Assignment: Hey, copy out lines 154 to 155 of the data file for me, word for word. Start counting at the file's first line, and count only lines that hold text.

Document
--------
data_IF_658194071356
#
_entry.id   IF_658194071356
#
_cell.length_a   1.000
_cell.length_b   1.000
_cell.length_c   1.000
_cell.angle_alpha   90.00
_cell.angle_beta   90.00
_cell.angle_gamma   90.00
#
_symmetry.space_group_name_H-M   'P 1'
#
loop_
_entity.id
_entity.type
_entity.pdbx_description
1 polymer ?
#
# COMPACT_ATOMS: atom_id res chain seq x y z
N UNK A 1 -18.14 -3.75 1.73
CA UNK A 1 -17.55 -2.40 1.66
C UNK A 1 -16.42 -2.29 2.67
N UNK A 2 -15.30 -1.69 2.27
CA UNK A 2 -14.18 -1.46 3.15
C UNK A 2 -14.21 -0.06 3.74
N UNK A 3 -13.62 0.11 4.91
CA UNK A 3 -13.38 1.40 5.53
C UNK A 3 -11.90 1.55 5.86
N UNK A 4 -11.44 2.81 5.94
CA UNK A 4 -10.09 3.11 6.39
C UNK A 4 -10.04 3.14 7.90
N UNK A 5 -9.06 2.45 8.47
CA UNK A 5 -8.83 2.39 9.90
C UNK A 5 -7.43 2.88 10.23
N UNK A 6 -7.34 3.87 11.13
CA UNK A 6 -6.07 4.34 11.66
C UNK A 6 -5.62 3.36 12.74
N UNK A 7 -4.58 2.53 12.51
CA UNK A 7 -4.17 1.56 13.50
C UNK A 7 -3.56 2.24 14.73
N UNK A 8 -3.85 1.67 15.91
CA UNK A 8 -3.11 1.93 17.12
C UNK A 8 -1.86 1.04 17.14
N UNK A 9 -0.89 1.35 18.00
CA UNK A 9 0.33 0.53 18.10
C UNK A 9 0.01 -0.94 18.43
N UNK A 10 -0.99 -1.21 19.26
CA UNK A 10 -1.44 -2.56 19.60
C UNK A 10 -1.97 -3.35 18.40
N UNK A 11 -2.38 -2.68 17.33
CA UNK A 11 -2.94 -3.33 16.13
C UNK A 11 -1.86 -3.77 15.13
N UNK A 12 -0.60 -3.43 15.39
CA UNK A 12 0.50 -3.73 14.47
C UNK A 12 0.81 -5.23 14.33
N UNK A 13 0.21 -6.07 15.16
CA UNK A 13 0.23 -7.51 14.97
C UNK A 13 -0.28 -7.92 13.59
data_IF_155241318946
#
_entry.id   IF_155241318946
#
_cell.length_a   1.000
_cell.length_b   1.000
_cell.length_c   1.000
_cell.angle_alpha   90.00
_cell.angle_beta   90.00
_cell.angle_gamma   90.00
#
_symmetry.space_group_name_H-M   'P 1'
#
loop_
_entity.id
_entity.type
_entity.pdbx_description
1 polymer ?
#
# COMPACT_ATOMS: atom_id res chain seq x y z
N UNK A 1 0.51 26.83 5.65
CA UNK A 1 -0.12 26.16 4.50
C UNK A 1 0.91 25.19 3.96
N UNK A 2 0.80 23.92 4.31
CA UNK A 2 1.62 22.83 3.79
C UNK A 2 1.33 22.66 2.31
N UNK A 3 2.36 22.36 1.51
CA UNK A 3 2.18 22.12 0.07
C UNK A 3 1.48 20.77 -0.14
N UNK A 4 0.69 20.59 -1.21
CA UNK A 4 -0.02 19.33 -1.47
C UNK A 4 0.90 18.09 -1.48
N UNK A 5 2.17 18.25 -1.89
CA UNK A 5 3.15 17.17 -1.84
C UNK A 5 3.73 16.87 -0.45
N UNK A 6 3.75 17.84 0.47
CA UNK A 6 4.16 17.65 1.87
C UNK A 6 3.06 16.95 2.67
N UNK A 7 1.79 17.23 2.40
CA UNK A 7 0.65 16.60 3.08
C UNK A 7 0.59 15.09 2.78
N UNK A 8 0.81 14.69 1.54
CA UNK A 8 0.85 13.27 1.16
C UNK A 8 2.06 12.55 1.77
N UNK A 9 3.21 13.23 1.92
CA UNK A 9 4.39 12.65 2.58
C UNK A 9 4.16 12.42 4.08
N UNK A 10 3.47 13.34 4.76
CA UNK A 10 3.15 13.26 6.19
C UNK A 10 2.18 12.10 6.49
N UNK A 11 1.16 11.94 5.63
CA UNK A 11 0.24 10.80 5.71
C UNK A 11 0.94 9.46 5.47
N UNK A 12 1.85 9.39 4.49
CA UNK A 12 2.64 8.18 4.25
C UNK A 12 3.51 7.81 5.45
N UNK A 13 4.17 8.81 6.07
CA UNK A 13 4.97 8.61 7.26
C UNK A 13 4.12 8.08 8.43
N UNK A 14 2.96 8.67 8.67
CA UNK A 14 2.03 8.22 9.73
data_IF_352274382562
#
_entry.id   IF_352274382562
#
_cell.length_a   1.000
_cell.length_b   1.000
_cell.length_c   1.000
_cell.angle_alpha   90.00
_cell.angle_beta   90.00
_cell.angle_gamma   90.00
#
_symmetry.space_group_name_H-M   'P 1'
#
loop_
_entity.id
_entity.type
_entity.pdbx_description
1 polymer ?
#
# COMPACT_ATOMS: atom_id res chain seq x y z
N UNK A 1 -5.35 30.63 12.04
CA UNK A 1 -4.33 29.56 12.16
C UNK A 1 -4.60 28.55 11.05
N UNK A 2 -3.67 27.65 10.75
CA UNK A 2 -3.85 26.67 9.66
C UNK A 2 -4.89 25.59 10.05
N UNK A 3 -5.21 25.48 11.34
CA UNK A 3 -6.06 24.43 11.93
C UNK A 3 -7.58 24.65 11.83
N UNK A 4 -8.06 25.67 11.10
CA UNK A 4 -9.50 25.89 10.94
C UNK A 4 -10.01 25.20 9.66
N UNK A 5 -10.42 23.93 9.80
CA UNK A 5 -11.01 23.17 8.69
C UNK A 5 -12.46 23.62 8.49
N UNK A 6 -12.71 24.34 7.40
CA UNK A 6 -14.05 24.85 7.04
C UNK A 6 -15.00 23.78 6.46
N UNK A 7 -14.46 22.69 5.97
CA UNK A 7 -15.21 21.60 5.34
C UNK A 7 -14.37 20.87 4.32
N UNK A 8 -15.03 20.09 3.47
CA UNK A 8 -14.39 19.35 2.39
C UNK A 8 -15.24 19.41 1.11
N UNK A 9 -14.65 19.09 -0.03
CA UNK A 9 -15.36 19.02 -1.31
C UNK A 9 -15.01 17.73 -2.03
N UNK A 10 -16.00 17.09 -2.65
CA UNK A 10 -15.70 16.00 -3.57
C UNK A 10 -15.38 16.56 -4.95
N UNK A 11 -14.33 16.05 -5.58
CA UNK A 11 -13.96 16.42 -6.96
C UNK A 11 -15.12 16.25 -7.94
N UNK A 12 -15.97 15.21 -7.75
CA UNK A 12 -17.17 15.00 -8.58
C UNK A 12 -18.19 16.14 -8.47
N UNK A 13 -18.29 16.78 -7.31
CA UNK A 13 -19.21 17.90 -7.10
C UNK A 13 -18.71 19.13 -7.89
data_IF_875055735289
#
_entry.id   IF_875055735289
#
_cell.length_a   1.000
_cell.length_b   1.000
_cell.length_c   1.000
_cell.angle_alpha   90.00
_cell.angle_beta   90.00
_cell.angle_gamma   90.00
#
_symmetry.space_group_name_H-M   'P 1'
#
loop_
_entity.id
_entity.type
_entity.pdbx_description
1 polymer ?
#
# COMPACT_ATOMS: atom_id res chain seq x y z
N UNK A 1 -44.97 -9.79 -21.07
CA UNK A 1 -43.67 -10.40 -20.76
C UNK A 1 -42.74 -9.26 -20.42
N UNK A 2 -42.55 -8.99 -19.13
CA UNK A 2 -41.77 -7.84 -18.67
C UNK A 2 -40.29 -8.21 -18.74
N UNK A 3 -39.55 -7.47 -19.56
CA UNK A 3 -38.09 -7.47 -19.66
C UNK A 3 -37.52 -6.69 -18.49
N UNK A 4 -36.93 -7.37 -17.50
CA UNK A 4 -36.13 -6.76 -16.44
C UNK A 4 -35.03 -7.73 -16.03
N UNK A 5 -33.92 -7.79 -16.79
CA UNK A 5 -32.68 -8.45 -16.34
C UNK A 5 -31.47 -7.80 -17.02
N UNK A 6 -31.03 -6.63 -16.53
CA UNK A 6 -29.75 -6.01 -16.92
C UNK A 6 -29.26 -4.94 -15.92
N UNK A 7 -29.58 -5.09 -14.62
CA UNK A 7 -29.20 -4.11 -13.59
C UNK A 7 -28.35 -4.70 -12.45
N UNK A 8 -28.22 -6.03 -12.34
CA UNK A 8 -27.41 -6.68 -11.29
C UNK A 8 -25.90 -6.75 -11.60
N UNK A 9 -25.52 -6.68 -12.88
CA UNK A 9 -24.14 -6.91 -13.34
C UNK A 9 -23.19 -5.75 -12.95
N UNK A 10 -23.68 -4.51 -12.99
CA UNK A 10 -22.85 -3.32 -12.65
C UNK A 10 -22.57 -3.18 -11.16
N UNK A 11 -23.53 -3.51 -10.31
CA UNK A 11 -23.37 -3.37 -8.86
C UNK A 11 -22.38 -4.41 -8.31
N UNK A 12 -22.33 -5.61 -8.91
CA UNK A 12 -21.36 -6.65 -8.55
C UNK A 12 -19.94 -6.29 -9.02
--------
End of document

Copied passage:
CA UNK A 5 -11.01 23.17 8.69
C UNK A 5 -12.46 23.62 8.49